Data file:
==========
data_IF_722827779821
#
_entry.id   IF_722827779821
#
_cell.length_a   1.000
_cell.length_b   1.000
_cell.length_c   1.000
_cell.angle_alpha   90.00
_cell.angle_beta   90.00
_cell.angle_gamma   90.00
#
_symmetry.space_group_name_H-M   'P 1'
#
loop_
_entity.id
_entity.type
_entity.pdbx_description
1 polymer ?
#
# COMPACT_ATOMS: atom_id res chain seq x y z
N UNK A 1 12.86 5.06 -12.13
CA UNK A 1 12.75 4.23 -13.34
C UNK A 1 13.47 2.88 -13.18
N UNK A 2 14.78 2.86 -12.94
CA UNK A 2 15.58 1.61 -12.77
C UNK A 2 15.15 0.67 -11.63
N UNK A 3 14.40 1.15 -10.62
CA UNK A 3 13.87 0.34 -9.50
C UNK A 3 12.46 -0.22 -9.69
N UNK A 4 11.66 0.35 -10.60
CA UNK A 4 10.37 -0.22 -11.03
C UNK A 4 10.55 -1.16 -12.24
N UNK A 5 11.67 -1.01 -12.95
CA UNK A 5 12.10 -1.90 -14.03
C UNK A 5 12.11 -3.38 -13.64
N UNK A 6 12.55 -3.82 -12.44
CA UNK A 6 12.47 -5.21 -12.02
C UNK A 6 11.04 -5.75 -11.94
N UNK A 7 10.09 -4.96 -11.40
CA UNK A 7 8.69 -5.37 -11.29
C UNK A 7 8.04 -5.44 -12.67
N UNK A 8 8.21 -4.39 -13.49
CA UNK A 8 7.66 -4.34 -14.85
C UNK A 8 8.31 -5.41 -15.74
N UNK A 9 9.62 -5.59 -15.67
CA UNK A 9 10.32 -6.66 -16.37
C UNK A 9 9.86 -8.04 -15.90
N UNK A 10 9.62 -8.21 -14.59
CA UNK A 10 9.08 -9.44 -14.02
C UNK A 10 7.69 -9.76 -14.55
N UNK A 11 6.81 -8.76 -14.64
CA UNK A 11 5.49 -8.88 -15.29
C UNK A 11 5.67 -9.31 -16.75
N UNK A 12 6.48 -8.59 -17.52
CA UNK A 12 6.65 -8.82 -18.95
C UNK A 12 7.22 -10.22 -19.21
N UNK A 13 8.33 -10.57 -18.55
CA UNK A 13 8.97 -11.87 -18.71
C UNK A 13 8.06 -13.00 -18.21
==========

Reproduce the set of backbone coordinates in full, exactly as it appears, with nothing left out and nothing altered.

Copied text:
data_IF_722827779821
#
_entry.id   IF_722827779821
#
_cell.length_a   1.000
_cell.length_b   1.000
_cell.length_c   1.000
_cell.angle_alpha   90.00
_cell.angle_beta   90.00
_cell.angle_gamma   90.00
#
_symmetry.space_group_name_H-M   'P 1'
#
loop_
_entity.id
_entity.type
_entity.pdbx_description
1 polymer ?
#
# COMPACT_ATOMS: atom_id res chain seq x y z
N UNK A 1 12.86 5.06 -12.13
CA UNK A 1 12.75 4.23 -13.34
C UNK A 1 13.47 2.88 -13.18
N UNK A 2 14.78 2.86 -12.94
CA UNK A 2 15.58 1.61 -12.77
C UNK A 2 15.15 0.67 -11.63
N UNK A 3 14.40 1.15 -10.62
CA UNK A 3 13.87 0.34 -9.50
C UNK A 3 12.46 -0.22 -9.69
N UNK A 4 11.66 0.35 -10.60
CA UNK A 4 10.37 -0.22 -11.03
C UNK A 4 10.55 -1.16 -12.24
N UNK A 5 11.67 -1.01 -12.95
CA UNK A 5 12.10 -1.90 -14.03
C UNK A 5 12.11 -3.38 -13.64
N UNK A 6 12.55 -3.82 -12.44
CA UNK A 6 12.47 -5.21 -12.02
C UNK A 6 11.04 -5.75 -11.94
N UNK A 7 10.09 -4.96 -11.40
CA UNK A 7 8.69 -5.37 -11.29
C UNK A 7 8.04 -5.44 -12.67
N UNK A 8 8.21 -4.39 -13.49
CA UNK A 8 7.66 -4.34 -14.85
C UNK A 8 8.31 -5.41 -15.74
N UNK A 9 9.62 -5.59 -15.67
CA UNK A 9 10.32 -6.66 -16.37
C UNK A 9 9.86 -8.04 -15.90
N UNK A 10 9.62 -8.21 -14.59
CA UNK A 10 9.08 -9.44 -14.02
C UNK A 10 7.69 -9.76 -14.55
N UNK A 11 6.81 -8.76 -14.64
CA UNK A 11 5.49 -8.88 -15.29
C UNK A 11 5.67 -9.31 -16.75
N UNK A 12 6.48 -8.59 -17.52
CA UNK A 12 6.65 -8.82 -18.95
C UNK A 12 7.22 -10.22 -19.21
N UNK A 13 8.33 -10.57 -18.55
CA UNK A 13 8.97 -11.87 -18.71
C UNK A 13 8.06 -13.00 -18.21